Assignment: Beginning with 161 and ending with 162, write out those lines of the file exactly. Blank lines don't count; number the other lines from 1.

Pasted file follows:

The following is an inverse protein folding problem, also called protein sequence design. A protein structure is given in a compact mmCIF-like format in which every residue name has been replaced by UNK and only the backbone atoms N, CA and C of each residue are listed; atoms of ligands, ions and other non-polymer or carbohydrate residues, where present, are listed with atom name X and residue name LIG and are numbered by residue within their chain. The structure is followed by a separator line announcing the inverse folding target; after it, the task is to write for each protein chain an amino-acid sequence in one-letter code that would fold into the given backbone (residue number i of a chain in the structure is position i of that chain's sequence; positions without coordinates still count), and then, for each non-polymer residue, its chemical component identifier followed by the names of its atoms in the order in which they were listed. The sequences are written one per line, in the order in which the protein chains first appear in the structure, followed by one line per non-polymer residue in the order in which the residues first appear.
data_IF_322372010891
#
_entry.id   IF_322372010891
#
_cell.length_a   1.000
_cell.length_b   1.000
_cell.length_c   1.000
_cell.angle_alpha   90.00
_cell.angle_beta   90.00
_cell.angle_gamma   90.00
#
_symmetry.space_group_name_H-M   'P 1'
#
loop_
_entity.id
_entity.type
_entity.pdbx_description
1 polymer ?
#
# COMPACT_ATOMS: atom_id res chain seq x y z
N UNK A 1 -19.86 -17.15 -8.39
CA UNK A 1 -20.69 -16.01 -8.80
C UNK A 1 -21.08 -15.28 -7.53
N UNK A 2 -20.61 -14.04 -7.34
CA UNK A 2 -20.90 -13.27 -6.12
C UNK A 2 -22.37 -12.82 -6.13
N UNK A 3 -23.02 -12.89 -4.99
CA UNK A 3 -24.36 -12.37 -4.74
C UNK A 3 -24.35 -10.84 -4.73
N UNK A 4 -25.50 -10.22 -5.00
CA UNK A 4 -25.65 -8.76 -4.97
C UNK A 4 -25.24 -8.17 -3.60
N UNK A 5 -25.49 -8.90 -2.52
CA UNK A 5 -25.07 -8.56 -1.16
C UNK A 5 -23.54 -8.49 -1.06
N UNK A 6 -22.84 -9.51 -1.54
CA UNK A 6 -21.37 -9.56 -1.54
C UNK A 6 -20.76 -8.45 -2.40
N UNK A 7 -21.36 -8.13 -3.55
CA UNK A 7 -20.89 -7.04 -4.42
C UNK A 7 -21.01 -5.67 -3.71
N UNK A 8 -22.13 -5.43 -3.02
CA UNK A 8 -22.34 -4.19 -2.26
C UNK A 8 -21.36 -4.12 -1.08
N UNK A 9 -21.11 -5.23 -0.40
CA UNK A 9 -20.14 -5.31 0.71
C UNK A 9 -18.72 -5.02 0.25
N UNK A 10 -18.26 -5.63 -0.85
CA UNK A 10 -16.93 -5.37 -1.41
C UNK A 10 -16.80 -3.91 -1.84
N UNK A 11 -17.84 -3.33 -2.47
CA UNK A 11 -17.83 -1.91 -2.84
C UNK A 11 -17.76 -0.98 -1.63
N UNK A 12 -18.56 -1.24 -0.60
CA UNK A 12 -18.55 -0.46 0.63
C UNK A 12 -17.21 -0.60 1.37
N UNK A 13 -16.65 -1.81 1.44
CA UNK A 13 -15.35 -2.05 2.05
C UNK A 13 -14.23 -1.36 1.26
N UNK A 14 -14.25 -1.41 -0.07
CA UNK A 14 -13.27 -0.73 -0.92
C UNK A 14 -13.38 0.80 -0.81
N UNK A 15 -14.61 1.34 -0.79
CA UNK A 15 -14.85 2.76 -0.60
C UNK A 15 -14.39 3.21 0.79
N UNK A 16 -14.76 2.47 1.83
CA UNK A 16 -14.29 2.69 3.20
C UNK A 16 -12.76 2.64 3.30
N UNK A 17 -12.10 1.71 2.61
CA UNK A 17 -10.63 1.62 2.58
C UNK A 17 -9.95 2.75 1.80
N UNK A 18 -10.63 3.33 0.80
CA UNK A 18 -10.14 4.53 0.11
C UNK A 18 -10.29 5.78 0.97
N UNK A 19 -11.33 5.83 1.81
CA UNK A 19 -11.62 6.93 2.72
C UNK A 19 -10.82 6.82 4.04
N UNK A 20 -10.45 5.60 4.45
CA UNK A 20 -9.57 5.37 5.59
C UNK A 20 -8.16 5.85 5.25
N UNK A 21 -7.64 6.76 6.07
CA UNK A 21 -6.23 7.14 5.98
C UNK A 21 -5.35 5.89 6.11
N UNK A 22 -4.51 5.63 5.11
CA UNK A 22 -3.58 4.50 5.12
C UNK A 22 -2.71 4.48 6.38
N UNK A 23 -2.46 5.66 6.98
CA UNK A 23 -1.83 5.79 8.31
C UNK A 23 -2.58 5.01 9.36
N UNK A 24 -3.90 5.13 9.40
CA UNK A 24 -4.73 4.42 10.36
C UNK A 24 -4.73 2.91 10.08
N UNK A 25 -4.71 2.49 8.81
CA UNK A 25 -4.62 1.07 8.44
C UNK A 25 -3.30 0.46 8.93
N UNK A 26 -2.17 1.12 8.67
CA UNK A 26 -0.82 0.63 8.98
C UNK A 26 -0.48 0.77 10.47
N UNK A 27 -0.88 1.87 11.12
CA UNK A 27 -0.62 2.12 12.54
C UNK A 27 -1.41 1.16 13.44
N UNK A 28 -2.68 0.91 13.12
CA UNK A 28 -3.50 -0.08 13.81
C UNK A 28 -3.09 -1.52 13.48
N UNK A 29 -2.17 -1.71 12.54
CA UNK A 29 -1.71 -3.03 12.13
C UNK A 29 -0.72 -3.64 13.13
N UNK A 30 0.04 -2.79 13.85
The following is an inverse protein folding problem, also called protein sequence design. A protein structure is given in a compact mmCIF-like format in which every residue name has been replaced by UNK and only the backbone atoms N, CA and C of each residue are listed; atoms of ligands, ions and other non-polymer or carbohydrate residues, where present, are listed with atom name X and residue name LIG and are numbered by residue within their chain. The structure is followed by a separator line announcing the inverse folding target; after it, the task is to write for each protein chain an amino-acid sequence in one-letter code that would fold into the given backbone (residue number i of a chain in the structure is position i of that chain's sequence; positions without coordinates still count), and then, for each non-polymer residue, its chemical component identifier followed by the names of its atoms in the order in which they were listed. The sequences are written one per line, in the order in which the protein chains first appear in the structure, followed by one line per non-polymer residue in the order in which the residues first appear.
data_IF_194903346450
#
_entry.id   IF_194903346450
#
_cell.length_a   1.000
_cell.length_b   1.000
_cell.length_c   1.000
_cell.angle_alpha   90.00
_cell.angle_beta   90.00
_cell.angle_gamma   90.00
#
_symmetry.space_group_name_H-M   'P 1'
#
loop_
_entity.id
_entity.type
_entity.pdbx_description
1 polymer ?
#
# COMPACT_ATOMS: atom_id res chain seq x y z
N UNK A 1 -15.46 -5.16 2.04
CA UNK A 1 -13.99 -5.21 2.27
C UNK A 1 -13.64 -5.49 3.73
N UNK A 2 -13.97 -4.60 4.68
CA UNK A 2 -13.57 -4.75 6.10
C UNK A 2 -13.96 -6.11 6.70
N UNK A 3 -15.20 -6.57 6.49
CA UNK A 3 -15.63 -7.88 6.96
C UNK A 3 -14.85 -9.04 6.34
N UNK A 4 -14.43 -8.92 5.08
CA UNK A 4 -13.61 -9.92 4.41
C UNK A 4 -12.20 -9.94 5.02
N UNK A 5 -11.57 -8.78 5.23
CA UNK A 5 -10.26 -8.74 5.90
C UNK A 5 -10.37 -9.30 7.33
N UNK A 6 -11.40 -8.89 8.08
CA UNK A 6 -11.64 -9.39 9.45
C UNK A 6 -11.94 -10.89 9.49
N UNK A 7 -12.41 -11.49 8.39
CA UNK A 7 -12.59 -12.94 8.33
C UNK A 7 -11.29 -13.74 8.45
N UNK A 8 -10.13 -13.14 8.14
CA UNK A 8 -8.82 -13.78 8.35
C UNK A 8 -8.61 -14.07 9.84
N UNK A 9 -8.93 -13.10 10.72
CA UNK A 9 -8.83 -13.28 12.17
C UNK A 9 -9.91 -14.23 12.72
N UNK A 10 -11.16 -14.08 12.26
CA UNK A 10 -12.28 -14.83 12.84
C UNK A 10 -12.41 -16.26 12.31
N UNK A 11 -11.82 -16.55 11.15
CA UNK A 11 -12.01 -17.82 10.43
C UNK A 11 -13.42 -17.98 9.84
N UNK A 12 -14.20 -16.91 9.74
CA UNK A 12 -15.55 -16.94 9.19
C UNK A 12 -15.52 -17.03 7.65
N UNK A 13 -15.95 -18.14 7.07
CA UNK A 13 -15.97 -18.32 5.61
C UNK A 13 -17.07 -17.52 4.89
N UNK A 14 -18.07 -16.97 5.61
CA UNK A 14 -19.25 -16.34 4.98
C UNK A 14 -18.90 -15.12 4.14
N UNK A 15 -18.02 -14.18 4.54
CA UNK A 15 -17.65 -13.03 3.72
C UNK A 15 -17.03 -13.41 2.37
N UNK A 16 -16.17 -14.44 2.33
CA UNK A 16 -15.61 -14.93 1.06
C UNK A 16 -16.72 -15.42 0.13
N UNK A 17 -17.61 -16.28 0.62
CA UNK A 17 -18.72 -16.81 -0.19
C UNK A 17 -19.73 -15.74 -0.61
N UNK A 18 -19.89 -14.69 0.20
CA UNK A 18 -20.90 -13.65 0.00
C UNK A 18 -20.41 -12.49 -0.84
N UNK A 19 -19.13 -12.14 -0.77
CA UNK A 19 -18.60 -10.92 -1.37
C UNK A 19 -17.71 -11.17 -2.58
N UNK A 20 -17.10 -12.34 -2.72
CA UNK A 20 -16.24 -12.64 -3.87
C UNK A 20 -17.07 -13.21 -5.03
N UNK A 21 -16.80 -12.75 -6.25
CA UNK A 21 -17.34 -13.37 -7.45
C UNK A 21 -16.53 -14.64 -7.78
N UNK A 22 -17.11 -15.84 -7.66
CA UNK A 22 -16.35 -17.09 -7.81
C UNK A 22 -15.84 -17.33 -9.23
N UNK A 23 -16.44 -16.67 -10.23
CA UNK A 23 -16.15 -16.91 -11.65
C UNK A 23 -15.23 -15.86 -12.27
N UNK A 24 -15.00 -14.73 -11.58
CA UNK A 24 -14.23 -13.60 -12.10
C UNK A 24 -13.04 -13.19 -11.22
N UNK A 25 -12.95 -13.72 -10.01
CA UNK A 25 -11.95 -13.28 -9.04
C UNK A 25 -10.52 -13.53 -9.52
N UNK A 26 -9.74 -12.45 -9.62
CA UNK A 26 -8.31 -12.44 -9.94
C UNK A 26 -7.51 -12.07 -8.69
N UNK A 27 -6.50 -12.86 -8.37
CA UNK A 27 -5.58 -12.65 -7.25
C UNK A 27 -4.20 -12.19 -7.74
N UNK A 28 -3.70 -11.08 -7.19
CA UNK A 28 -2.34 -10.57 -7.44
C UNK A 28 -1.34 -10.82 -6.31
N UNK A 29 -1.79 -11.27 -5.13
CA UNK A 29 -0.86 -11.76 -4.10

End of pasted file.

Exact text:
N UNK A 11 -11.82 -16.55 11.15
CA UNK A 11 -12.01 -17.82 10.43